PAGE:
We recommend planning for the equivalent of 4 full (all day) mapping days. The first running of the course was in the summer so the remote mapping took 4 actual days. The second running occurred during a regular academic semester when students were taking other courses; in this case, we scheduled each "full map day" to occur over a period of 4 actual days (16 days in all). The students were grouped into pairs (mapping partners) and conducted the mapping and data requests as a team, although we required them to have their own StraboSpot account and build and turn in their own maps and cross-sections. In addition to a set of regularly scheduled class times where everyone attends, we also recommend scheduling separate and regular ~30 min "drop-in" meetings with each mapping team when you can "visit" individual outcrops (stations) together and help them process the information, build their Strabo database, and develop their maps. This mimics the instructor or TA moving about the field area during the day and periodically joining different mapping teams.
Assessment for the module is addressed by several mechanisms. First, students are asked to fill out pre- and post-course forms that provide self-reported data on their degree of confidence with each of the 7 learning objectives identified in the course goals. The pre-course assessment also has a question that addresses some of the specific geological concepts that will be encountered in this activity, and it contains a list of targeted questions related to the analytical datasets, which are aimed at assessing the depth of understanding that students initially have with the utility of such datasets. These questions prompt for answers with prose and by numerical rating. A copy of this pre-course assessment is provided below. Second, during the mapping portion of the module (Part I), students are required to submit a form as part of their request for new station data for each new "day" of mapping. The form prompts for a brief description of the strategy and reasoning behind their next day of mapping, with considerations for physical access and time management, field safety, and geological reasoning. Specific requirements include a list of multiple working hypotheses based on their current map and ways that they plan to test them. The results of these forms (4 in all for the equivalent of 4 full days of mapping) can be used to track how well the students develop their understanding of the map relations over time and how comfortable they become with hypothesis testing. A copy of this form is also provided below. The third and final type of mechanism for assessment is the suite of assignments that are turned in for grading, which includes an exported "field notebook" from StraboSpot, draft and final geological maps, cross-sections, as well as the written and oral reports that integrate the analytical datasets.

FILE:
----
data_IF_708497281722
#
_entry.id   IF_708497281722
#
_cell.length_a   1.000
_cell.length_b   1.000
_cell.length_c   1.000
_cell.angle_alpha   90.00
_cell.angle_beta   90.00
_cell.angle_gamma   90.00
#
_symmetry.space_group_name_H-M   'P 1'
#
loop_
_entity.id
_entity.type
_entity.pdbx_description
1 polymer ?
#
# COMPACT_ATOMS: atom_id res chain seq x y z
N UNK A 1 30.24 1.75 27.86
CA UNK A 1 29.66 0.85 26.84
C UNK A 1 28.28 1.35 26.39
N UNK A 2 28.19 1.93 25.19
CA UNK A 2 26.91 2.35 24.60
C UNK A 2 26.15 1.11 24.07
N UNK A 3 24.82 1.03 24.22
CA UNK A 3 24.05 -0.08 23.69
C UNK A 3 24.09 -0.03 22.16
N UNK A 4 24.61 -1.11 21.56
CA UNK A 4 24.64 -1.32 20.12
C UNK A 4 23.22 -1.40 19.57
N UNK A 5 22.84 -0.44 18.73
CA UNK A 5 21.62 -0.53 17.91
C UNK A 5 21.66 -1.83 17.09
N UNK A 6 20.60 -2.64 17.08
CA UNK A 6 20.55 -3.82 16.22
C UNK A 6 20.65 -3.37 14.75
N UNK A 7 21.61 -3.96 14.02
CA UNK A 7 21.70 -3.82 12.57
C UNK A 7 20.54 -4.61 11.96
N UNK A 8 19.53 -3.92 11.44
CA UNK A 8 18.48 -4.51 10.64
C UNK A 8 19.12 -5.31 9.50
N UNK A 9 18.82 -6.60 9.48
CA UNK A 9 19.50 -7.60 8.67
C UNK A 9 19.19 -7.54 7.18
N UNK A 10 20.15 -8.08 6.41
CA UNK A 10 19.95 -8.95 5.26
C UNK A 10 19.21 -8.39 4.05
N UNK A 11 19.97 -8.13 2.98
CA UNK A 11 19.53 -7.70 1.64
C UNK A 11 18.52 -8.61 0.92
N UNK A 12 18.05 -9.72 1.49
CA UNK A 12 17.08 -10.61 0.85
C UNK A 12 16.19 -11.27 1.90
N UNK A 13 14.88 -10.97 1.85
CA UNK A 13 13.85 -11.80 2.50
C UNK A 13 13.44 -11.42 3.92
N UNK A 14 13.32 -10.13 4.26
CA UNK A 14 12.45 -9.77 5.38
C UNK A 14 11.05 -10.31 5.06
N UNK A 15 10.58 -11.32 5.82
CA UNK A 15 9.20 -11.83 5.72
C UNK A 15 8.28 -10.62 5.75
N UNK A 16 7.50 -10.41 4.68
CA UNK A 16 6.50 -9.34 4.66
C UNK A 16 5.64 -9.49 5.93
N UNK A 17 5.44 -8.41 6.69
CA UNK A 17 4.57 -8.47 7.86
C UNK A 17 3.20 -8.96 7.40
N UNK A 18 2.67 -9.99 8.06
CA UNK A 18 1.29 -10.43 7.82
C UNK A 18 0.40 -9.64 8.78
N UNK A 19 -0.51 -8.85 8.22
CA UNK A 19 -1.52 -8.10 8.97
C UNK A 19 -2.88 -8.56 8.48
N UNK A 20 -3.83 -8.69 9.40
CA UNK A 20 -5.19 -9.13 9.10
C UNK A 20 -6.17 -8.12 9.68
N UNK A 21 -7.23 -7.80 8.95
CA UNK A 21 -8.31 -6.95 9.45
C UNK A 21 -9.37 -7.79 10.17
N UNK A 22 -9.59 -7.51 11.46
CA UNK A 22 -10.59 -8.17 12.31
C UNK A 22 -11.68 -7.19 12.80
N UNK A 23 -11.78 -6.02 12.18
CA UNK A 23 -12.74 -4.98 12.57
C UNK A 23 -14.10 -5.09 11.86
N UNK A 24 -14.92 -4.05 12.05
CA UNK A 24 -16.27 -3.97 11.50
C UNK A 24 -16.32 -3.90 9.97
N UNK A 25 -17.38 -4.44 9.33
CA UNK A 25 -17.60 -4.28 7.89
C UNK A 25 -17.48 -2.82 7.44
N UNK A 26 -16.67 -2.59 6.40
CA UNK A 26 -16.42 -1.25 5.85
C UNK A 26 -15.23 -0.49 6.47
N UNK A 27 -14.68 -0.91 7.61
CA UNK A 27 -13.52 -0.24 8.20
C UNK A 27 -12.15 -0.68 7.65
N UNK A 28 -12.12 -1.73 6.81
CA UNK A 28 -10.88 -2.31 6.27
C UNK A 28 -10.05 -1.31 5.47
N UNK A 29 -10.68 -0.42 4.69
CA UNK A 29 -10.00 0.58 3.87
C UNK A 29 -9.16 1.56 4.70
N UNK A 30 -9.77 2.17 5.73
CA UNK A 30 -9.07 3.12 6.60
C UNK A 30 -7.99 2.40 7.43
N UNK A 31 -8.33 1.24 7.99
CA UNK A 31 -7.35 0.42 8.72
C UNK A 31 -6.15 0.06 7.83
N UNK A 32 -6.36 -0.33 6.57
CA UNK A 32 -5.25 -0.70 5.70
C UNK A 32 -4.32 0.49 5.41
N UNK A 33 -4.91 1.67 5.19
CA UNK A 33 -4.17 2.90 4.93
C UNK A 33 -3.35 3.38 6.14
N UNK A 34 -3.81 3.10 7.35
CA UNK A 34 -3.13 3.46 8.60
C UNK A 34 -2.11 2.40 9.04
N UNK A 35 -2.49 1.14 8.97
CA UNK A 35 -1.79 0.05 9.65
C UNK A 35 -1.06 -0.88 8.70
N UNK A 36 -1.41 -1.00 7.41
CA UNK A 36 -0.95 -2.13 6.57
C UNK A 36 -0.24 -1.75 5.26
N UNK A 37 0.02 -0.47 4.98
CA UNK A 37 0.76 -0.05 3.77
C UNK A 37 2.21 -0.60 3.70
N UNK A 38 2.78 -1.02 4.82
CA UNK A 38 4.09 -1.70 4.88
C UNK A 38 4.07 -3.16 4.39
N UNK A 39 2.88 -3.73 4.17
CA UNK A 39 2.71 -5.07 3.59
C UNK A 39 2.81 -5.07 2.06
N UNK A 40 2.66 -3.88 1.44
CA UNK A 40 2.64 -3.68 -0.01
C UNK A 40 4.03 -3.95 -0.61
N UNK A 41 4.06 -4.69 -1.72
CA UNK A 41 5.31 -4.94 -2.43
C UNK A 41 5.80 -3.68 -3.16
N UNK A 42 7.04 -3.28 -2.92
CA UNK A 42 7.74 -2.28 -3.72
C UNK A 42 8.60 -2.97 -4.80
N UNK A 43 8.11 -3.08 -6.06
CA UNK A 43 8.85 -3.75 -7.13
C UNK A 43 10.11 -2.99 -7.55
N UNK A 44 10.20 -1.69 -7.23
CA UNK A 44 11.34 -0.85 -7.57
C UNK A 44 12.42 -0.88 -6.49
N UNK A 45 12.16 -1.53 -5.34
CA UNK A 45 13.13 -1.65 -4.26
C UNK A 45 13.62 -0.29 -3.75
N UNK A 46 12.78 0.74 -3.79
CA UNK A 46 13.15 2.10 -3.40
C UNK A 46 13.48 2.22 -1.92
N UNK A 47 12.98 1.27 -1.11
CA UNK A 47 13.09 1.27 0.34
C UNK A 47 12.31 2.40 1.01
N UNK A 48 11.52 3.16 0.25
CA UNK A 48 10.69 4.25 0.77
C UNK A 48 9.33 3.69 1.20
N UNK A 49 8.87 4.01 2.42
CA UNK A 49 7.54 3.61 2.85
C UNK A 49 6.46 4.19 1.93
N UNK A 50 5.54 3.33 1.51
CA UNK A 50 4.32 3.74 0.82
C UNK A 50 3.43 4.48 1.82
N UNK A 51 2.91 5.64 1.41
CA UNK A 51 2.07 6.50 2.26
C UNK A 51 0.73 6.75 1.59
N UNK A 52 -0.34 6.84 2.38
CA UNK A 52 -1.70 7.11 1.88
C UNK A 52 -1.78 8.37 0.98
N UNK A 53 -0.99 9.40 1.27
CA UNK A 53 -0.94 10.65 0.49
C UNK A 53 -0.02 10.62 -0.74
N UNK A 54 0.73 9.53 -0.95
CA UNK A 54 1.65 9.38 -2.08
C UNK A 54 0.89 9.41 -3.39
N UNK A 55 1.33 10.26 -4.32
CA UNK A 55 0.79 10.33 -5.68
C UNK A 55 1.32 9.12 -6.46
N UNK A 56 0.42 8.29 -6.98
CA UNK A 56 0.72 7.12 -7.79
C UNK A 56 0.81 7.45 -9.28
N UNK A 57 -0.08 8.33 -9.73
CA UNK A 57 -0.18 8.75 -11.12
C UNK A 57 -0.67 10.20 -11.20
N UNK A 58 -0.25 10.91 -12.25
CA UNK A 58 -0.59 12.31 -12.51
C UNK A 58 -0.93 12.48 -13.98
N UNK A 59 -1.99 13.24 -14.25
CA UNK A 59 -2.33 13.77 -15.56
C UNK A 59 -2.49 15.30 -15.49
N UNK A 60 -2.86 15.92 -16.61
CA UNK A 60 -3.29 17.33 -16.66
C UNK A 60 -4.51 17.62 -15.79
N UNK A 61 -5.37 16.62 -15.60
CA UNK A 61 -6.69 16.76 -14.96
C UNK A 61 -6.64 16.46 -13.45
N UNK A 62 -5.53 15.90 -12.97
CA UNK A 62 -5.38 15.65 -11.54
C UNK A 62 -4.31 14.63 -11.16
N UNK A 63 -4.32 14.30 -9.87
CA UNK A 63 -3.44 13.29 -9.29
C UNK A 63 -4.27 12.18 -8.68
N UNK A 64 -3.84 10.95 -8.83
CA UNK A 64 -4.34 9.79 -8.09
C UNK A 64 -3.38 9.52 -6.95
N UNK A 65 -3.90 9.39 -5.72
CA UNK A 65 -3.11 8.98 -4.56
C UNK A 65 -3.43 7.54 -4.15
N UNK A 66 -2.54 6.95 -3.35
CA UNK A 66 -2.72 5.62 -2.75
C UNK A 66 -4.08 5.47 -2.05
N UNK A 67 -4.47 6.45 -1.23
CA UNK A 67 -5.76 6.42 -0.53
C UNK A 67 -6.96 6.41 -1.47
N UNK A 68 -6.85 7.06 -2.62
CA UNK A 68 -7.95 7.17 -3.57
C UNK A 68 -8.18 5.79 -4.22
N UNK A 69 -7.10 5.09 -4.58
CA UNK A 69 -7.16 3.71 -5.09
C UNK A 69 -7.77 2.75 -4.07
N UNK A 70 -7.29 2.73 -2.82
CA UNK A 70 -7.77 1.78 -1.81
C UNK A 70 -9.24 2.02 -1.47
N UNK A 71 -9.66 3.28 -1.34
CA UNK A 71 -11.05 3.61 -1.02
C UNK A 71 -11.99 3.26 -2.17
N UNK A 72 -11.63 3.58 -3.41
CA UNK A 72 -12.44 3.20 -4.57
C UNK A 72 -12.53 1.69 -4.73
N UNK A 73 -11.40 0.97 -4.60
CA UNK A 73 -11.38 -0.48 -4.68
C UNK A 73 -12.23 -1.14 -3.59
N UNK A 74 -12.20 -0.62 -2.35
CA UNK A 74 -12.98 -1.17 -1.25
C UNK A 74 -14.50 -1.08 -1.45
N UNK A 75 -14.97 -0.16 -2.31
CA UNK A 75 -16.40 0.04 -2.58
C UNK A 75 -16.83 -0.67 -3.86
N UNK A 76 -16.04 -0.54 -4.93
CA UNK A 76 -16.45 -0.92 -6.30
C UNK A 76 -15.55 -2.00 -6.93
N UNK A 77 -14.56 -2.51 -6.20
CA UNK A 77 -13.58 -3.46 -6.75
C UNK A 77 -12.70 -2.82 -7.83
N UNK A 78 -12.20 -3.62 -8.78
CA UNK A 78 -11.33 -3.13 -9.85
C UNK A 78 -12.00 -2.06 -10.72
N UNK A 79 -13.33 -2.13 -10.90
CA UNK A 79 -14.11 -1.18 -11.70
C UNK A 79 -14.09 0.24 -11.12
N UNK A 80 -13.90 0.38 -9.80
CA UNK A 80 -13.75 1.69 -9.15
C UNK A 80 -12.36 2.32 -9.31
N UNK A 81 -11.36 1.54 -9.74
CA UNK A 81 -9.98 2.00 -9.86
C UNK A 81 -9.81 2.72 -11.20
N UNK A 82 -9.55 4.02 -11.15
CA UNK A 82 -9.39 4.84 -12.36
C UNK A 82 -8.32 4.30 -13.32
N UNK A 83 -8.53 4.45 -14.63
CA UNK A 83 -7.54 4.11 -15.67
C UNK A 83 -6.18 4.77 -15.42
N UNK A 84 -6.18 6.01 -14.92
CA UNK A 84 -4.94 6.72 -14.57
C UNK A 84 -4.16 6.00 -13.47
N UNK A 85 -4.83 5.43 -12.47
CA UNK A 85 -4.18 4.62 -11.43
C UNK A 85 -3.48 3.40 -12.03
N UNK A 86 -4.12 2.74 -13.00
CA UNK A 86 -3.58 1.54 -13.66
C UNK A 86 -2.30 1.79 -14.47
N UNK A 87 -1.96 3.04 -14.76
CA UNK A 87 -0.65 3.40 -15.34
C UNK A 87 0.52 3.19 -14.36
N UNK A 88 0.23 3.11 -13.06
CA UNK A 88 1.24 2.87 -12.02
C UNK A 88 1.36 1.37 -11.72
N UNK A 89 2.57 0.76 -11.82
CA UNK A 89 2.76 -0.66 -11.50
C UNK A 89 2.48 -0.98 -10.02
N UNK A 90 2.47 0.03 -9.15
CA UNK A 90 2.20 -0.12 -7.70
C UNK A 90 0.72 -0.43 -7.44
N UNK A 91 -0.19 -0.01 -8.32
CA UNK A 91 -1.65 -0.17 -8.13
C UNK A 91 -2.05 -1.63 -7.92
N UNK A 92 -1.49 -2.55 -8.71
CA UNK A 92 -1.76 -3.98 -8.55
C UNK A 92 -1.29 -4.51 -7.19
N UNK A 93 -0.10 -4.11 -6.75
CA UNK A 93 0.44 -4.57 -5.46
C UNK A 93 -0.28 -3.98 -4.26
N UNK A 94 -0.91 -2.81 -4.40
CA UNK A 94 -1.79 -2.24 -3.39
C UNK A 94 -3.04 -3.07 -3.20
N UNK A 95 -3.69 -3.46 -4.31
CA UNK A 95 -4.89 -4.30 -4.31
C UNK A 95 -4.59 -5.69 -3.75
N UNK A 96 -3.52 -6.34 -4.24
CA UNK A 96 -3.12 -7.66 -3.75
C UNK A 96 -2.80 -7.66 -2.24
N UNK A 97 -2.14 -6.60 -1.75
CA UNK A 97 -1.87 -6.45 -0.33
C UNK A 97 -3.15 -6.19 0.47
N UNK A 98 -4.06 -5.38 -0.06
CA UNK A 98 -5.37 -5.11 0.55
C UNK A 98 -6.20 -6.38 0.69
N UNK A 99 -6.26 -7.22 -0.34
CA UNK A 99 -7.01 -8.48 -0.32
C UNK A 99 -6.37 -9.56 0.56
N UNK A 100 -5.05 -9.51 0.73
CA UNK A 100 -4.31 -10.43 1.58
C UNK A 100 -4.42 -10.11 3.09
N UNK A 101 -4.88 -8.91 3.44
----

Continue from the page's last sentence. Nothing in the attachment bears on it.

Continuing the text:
References and Resources
McCoy, A. M., 2001, The Proterozoic ancestry of the Colorado mineral belt: Ca. 1.4 Ga shear zone system in central Colorado [M.S. thesis]: University of New Mexico, Albuquerque, New Mexico, 158 p.
McCoy, A. M., Karlstrom, K. E., Shaw, C. A., and Williams, M. L., 2005, The Proterozoic ancestry of the Colorado Mineral Belt: 1.4 Ga shear zone system in central Colorado, in Keller, G. R., and Karlstrom, K. E., eds., The Rocky Mountain region—an evolving lithosphere: Tectonics, geochemistry, and geophysics: Washington, D.C., American Geophysical Union Geophysical Monograph 154, p. 71–90.
Jones, J.V., III and Thrane, K., 2012, Correlating Proterozoic synorogenic metasedimentary successions in southwestern Laurentia: New insights from detrital zircon U-Pb geochronology of Paleoproterozoic quartzite and metaconglomerate in central and northern Colorado, U.S.A., Rocky Mountain Geology, v. 47, p. 1-35.
Premo, W. R. and Fanning, C. M., 2000, SHRIMP U-Pb zircon ages for Big Creek gneiss, Wyoming and Boulder Creek batholith, Colorado: Implications for timing of Paleoproterozoic accretion of the northern Colorado Province, Rocky Mountain Geology, v. 35, p. 31-50.
Tweto, O. and Sims, P.K., 1963, Precambrian ancestry of the Colorado Mineral Belt, Geological Society of America Bulletin, v. 74, p. 991-1014.
Tyson, A.R., Morozova, E.A., Karlstrom, K.E., Chamberlain, K.R., Smithson, S.B., Dueker, K.G., and Foster, C.T., 2002, Proterozoic Farwell Mountain-Lester Mountain suture zone, northern Colorado: Subduction flip and progressive assembly of arcs, Geology, v. 30, p. 943-946.
Ward, D., Mahan, K., and Schulte-Pelkum, V., 2012, Roles of quartz and mica in seismic anisotropy of mylonites, Geophysical Journal International, doi: 10.1111/j.1365-246X.2012.05528.x.